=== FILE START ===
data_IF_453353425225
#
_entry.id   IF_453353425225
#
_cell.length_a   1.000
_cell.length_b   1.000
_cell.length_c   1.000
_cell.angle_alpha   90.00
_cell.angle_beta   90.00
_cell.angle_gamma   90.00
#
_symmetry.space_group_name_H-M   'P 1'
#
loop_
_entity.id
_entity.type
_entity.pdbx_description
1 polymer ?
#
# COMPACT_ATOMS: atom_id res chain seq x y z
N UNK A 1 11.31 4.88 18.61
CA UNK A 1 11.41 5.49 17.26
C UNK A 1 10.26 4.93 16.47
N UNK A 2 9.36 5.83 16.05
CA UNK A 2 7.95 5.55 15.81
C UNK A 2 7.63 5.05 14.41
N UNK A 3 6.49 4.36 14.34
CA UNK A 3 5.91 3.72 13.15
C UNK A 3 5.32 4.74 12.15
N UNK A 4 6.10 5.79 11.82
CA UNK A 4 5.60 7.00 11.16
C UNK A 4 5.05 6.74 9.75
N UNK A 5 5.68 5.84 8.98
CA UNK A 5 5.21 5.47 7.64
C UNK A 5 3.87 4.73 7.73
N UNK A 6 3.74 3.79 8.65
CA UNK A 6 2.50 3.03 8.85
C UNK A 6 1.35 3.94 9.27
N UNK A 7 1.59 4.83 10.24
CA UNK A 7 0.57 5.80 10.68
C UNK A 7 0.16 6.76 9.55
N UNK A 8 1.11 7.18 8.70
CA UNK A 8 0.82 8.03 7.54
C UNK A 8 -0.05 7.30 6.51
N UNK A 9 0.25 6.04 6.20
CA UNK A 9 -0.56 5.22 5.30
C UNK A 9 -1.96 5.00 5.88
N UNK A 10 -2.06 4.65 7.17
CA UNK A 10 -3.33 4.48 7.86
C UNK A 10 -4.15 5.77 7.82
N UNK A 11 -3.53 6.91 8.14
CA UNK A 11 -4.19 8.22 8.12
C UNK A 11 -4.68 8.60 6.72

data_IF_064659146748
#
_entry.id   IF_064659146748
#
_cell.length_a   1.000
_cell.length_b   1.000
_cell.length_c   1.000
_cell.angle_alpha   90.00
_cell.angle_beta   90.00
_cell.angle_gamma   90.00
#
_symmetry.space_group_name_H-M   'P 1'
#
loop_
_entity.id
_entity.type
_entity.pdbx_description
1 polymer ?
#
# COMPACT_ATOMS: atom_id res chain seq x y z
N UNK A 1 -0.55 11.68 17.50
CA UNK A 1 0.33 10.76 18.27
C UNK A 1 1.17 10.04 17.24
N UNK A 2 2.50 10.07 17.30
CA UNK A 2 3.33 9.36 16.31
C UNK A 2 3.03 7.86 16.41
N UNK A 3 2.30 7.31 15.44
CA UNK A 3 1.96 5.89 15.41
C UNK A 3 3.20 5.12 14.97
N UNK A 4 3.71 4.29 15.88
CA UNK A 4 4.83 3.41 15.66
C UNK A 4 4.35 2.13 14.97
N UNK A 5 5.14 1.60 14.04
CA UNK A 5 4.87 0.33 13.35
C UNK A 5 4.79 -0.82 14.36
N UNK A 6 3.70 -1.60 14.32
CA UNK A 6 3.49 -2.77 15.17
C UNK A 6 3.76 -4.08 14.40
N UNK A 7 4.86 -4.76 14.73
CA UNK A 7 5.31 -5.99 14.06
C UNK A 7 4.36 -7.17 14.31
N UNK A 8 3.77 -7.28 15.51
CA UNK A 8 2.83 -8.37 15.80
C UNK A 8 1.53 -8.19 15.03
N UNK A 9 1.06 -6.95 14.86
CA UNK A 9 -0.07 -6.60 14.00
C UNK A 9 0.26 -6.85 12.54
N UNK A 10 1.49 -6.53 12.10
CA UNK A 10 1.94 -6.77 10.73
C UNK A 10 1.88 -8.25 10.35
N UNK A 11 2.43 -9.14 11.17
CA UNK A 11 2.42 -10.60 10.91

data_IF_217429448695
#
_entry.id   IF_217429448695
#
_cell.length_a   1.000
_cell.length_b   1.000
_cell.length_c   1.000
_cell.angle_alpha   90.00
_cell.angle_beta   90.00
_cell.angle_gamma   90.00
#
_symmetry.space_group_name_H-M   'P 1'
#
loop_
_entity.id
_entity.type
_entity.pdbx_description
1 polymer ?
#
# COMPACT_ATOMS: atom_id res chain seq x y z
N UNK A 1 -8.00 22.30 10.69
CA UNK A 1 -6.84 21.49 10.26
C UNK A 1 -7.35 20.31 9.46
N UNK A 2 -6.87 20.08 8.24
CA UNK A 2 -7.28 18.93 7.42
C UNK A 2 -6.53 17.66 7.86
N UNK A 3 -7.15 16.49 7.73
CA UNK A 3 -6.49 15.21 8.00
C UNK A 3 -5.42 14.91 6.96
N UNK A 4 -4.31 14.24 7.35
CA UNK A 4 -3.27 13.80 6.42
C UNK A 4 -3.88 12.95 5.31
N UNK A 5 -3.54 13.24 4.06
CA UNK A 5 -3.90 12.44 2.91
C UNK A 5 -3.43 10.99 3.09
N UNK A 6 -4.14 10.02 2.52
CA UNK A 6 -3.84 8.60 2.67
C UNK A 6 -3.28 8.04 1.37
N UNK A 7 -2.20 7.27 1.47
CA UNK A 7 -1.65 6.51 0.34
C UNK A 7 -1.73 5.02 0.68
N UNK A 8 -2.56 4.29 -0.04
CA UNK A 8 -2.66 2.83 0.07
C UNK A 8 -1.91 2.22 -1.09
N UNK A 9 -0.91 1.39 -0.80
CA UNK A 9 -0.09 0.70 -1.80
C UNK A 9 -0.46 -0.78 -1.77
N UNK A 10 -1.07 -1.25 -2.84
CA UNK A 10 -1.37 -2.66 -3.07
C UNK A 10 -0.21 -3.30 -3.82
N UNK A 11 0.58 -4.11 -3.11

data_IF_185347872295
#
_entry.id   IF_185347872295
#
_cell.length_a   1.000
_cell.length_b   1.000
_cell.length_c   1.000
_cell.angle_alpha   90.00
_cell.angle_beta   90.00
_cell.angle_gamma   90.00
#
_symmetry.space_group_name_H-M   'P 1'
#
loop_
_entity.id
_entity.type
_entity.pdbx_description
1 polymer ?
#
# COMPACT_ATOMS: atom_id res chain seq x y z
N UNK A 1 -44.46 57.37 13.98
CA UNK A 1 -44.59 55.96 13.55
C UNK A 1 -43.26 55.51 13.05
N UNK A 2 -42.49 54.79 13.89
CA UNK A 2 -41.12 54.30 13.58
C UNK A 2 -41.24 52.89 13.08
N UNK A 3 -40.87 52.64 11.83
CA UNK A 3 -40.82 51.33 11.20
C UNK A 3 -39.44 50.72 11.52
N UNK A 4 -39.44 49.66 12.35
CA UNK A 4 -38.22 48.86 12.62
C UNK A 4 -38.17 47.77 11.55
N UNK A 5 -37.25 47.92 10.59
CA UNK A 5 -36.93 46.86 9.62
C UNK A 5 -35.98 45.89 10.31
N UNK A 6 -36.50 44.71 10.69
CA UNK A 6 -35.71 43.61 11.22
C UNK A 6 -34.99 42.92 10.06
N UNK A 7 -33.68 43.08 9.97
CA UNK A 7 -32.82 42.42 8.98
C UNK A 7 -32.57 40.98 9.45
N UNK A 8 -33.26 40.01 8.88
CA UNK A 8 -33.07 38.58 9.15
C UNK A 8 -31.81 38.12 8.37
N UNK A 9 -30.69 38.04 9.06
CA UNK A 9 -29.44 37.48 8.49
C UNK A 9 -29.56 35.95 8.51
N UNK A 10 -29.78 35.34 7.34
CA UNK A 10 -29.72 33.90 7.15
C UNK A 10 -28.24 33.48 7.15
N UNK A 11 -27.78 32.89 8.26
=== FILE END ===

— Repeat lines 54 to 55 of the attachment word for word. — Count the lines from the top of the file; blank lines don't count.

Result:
data_IF_064659146748
#